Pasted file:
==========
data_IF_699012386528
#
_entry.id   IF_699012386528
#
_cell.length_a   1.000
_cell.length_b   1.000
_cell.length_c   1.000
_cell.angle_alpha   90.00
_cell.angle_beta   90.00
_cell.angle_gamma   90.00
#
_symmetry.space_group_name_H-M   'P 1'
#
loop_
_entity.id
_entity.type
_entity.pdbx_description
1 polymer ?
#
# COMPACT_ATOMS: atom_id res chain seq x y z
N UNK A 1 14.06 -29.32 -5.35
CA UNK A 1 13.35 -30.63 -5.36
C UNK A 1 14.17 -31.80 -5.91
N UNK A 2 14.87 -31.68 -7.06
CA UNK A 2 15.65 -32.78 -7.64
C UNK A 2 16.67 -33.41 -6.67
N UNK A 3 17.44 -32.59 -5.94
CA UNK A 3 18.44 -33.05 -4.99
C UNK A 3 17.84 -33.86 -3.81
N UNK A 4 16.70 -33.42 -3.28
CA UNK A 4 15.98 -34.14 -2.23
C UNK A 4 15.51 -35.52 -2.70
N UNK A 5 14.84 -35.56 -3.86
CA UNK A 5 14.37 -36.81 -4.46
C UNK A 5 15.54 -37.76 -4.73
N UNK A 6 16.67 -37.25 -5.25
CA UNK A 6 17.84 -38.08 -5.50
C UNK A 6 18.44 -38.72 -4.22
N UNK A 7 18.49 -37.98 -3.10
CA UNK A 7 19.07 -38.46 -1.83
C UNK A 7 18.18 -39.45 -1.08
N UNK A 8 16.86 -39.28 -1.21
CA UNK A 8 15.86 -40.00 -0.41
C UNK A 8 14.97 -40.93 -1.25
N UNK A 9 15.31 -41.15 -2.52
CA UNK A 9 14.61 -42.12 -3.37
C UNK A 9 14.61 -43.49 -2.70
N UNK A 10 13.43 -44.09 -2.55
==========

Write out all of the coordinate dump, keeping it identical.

data_IF_699012386528
#
_entry.id   IF_699012386528
#
_cell.length_a   1.000
_cell.length_b   1.000
_cell.length_c   1.000
_cell.angle_alpha   90.00
_cell.angle_beta   90.00
_cell.angle_gamma   90.00
#
_symmetry.space_group_name_H-M   'P 1'
#
loop_
_entity.id
_entity.type
_entity.pdbx_description
1 polymer ?
#
# COMPACT_ATOMS: atom_id res chain seq x y z
N UNK A 1 14.06 -29.32 -5.35
CA UNK A 1 13.35 -30.63 -5.36
C UNK A 1 14.17 -31.80 -5.91
N UNK A 2 14.87 -31.68 -7.06
CA UNK A 2 15.65 -32.78 -7.64
C UNK A 2 16.67 -33.41 -6.67
N UNK A 3 17.44 -32.59 -5.94
CA UNK A 3 18.44 -33.05 -4.99
C UNK A 3 17.84 -33.86 -3.81
N UNK A 4 16.70 -33.42 -3.28
CA UNK A 4 15.98 -34.14 -2.23
C UNK A 4 15.51 -35.52 -2.70
N UNK A 5 14.84 -35.56 -3.86
CA UNK A 5 14.37 -36.81 -4.46
C UNK A 5 15.54 -37.76 -4.73
N UNK A 6 16.67 -37.25 -5.25
CA UNK A 6 17.84 -38.08 -5.50
C UNK A 6 18.44 -38.72 -4.22
N UNK A 7 18.49 -37.98 -3.10
CA UNK A 7 19.07 -38.46 -1.83
C UNK A 7 18.18 -39.45 -1.08
N UNK A 8 16.86 -39.28 -1.21
CA UNK A 8 15.86 -40.00 -0.41
C UNK A 8 14.97 -40.93 -1.25
N UNK A 9 15.31 -41.15 -2.52
CA UNK A 9 14.61 -42.12 -3.37
C UNK A 9 14.61 -43.49 -2.70
N UNK A 10 13.43 -44.09 -2.55